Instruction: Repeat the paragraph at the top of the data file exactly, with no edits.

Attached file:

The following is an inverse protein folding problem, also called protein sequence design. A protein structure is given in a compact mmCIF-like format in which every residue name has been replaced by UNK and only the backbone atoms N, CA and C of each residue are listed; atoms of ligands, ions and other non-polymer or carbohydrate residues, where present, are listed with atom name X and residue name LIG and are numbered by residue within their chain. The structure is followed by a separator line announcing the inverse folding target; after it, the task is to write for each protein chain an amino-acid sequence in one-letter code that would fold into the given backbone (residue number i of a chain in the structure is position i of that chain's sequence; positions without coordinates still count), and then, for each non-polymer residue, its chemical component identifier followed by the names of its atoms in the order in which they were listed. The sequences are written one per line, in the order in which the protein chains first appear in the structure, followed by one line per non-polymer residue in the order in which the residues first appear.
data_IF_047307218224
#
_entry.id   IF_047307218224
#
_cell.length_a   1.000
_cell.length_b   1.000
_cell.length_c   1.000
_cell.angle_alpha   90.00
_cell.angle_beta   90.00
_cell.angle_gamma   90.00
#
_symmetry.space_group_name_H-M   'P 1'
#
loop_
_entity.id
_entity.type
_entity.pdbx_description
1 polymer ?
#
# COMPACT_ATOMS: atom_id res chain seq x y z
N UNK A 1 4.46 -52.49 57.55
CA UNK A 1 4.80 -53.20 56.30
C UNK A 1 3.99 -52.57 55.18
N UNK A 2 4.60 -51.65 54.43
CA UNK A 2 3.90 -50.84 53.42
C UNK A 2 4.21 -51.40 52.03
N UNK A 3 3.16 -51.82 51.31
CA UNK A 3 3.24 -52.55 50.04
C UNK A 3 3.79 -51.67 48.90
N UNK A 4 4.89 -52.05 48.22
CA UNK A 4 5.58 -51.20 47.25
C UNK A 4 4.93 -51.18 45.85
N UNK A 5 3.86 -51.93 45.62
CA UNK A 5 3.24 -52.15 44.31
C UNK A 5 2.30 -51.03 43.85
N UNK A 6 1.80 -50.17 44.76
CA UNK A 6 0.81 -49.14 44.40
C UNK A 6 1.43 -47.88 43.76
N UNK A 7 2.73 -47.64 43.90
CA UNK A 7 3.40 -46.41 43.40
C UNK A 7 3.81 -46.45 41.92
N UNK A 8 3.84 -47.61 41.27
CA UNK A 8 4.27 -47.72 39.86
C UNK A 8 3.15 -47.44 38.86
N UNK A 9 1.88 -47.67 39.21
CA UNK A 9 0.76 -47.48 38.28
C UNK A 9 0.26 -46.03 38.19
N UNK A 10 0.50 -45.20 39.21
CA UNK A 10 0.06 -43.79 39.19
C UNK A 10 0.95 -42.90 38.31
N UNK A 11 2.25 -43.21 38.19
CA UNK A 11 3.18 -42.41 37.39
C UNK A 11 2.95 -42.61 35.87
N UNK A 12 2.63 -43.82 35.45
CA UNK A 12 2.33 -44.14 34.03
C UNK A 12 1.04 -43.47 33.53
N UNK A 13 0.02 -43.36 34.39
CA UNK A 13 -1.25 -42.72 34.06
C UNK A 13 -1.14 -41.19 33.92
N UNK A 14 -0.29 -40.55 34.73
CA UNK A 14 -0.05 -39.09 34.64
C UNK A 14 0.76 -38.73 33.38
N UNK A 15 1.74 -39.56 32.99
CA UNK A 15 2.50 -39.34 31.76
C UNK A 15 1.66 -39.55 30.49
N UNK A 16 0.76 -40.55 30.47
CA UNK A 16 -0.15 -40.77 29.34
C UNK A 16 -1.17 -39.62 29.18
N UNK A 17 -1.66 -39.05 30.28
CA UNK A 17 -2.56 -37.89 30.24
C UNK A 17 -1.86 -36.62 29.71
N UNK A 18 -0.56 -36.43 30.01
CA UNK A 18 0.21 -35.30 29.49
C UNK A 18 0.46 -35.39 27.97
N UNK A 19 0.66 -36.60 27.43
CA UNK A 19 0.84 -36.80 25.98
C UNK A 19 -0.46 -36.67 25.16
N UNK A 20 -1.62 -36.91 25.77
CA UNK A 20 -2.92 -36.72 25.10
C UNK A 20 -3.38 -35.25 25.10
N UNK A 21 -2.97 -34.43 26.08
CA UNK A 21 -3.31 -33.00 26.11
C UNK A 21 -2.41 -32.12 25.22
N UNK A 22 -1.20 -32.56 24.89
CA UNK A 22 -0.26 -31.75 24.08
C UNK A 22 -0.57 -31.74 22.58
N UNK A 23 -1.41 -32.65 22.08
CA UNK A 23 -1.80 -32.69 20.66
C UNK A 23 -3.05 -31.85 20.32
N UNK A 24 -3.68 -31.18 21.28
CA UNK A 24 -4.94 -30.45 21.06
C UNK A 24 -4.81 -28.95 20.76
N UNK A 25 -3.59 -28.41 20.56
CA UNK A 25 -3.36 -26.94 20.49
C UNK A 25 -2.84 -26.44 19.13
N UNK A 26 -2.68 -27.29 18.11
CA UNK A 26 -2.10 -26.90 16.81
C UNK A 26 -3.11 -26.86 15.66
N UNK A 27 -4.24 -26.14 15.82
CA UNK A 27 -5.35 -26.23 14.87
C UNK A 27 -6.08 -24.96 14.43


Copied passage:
The following is an inverse protein folding problem, also called protein sequence design. A protein structure is given in a compact mmCIF-like format in which every residue name has been replaced by UNK and only the backbone atoms N, CA and C of each residue are listed; atoms of ligands, ions and other non-polymer or carbohydrate residues, where present, are listed with atom name X and residue name LIG and are numbered by residue within their chain. The structure is followed by a separator line announcing the inverse folding target; after it, the task is to write for each protein chain an amino-acid sequence in one-letter code that would fold into the given backbone (residue number i of a chain in the structure is position i of that chain's sequence; positions without coordinates still count), and then, for each non-polymer residue, its chemical component identifier followed by the names of its atoms in the order in which they were listed. The sequences are written one per line, in the order in which the protein chains first appear in the structure, followed by one line per non-polymer residue in the order in which the residues first appear.